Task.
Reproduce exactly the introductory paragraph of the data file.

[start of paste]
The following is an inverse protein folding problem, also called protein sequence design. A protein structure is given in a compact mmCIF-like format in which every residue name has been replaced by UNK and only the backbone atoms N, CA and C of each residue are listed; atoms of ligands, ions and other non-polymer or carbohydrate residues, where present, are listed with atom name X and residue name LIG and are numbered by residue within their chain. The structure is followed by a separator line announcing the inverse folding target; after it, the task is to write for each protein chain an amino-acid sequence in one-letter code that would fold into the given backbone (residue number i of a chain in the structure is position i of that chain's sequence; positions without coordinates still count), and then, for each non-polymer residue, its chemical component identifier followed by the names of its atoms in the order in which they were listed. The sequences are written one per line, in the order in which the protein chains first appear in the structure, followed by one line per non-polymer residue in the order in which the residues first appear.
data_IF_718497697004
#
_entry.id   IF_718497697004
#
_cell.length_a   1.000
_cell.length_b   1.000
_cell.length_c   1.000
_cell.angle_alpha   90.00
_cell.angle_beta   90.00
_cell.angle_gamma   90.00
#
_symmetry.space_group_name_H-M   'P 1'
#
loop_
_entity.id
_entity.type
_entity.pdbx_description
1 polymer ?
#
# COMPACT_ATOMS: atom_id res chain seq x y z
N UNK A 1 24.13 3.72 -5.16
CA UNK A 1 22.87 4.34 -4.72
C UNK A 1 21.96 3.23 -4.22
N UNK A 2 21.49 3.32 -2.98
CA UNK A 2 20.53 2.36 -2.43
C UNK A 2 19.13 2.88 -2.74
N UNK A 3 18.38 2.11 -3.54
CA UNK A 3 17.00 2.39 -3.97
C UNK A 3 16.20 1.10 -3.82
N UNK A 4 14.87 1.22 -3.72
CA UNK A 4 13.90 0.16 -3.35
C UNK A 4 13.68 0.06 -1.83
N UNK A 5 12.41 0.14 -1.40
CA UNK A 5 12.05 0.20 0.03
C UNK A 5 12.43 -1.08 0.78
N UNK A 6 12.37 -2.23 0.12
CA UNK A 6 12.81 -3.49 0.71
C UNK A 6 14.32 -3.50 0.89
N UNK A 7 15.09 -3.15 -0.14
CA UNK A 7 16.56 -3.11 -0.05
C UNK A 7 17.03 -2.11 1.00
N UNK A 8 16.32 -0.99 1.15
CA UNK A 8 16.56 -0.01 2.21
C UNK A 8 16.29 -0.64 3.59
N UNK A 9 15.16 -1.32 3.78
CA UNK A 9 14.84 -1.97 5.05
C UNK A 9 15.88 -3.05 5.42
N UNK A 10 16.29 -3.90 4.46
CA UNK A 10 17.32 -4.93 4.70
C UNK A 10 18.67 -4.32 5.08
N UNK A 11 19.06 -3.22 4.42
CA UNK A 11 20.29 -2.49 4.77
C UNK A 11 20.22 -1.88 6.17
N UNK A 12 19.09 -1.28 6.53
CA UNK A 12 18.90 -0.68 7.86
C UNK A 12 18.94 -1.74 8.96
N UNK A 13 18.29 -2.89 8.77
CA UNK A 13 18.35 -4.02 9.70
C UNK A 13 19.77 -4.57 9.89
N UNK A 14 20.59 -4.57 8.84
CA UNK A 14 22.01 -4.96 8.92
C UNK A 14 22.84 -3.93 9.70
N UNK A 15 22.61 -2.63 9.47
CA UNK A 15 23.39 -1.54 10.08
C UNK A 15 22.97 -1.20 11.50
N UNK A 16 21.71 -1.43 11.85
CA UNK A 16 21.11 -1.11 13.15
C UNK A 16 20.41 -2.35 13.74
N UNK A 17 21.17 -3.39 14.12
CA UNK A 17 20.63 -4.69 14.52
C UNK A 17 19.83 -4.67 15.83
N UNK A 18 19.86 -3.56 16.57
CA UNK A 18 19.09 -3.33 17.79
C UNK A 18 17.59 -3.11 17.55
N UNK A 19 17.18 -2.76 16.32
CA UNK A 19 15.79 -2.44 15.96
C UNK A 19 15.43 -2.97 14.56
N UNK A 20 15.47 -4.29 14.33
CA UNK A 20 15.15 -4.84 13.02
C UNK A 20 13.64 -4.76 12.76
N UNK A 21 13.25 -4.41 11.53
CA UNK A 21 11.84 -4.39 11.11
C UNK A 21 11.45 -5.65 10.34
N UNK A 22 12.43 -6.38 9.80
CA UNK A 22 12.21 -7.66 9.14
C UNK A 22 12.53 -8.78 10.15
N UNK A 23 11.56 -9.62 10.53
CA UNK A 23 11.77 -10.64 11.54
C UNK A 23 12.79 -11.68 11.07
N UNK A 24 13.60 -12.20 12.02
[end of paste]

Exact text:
The following is an inverse protein folding problem, also called protein sequence design. A protein structure is given in a compact mmCIF-like format in which every residue name has been replaced by UNK and only the backbone atoms N, CA and C of each residue are listed; atoms of ligands, ions and other non-polymer or carbohydrate residues, where present, are listed with atom name X and residue name LIG and are numbered by residue within their chain. The structure is followed by a separator line announcing the inverse folding target; after it, the task is to write for each protein chain an amino-acid sequence in one-letter code that would fold into the given backbone (residue number i of a chain in the structure is position i of that chain's sequence; positions without coordinates still count), and then, for each non-polymer residue, its chemical component identifier followed by the names of its atoms in the order in which they were listed. The sequences are written one per line, in the order in which the protein chains first appear in the structure, followed by one line per non-polymer residue in the order in which the residues first appear.